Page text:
There are two standard business card paper stocks—14pt and 16pt. While the difference between those two numbers is small, the difference in quality is immense. 16pt stock cards feel sturdy, and won’t deform if someone grips them firmly. 14pt stock cards are much cheaper, but they also feel cheaper, and crumple at the slightest touch. So, unless you absolutely need a card, and absolutely can’t shell out a few more bucks for quality material, go for 16pt stock.

More options exist. There are 32pt cards, which, as you’d expect, are twice as thick as 16pt. They feel gratifyingly solid, almost like a credit card. Beyond that, a few printers offer 48pt stock cards, which are about as thick as a penny. If you’re serious about making a truly sturdy card, it’s worth getting your hands on some samples to feel the difference.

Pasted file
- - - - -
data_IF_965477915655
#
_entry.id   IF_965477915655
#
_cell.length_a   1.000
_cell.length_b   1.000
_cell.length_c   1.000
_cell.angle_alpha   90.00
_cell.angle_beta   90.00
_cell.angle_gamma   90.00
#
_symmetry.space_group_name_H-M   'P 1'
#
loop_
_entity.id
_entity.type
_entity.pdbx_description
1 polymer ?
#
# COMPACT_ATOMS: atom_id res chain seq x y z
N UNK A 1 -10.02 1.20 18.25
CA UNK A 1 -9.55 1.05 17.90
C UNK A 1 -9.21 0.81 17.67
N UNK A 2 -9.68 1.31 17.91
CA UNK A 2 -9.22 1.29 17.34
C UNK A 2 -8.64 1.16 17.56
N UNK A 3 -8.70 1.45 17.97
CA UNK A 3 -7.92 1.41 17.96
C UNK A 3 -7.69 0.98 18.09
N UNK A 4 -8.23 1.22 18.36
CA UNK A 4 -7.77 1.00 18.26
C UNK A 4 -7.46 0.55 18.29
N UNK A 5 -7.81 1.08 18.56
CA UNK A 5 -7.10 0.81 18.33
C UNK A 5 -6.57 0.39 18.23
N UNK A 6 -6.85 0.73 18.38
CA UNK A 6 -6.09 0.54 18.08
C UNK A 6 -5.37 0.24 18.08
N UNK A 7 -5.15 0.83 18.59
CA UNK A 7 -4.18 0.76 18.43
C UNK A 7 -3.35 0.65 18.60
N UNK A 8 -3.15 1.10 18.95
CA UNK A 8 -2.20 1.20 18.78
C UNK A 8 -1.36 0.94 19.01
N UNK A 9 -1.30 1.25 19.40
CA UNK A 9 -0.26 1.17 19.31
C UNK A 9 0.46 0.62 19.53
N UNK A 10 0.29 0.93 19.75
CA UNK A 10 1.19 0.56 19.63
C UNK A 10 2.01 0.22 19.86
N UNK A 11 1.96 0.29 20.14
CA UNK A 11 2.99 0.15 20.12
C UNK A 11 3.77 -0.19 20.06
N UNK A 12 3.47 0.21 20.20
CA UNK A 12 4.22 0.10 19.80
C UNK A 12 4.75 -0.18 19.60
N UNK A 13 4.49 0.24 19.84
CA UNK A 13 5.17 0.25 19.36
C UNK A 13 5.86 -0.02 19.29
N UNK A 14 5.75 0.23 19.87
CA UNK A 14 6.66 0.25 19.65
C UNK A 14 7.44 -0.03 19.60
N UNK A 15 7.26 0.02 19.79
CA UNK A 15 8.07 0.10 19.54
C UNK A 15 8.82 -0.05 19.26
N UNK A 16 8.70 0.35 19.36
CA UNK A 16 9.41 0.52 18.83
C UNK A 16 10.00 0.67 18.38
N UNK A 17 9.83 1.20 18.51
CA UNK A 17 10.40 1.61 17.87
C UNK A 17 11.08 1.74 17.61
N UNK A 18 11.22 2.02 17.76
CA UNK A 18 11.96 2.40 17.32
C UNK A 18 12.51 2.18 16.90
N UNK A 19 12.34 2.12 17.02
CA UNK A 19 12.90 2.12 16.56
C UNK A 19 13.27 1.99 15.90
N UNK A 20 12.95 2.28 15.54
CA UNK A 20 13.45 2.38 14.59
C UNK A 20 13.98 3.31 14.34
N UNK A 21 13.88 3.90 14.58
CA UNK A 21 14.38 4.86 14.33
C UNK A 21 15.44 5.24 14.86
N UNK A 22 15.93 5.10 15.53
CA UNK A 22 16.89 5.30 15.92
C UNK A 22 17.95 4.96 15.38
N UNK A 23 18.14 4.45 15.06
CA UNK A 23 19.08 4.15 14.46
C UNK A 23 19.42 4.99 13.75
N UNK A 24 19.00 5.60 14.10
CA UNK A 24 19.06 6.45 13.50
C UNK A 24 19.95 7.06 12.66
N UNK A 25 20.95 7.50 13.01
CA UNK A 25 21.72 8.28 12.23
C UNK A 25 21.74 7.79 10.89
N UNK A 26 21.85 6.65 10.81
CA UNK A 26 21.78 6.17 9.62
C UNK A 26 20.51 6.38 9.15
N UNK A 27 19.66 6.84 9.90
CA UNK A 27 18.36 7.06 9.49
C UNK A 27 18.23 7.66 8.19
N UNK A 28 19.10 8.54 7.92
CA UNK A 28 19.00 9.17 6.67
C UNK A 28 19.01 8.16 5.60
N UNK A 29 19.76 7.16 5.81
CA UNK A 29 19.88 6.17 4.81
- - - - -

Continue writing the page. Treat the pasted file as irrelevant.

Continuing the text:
There are also metal cards. And wood cards. And leather cards. And see-through cards. But don’t be too tempted by gimmicky materials. Unless you have a really unique concept that justifies the use of alternate materials, like, say, this business card for a security firm that’s made of lock-picks, just stick with paper. Your wallet will thank you, and your clients won’t get the impression that you’re needlessly showing off.

The most important thing to remember is the difference between 14pt and 16pt. And it’s enormous.

Consider multiple designs for multiple clients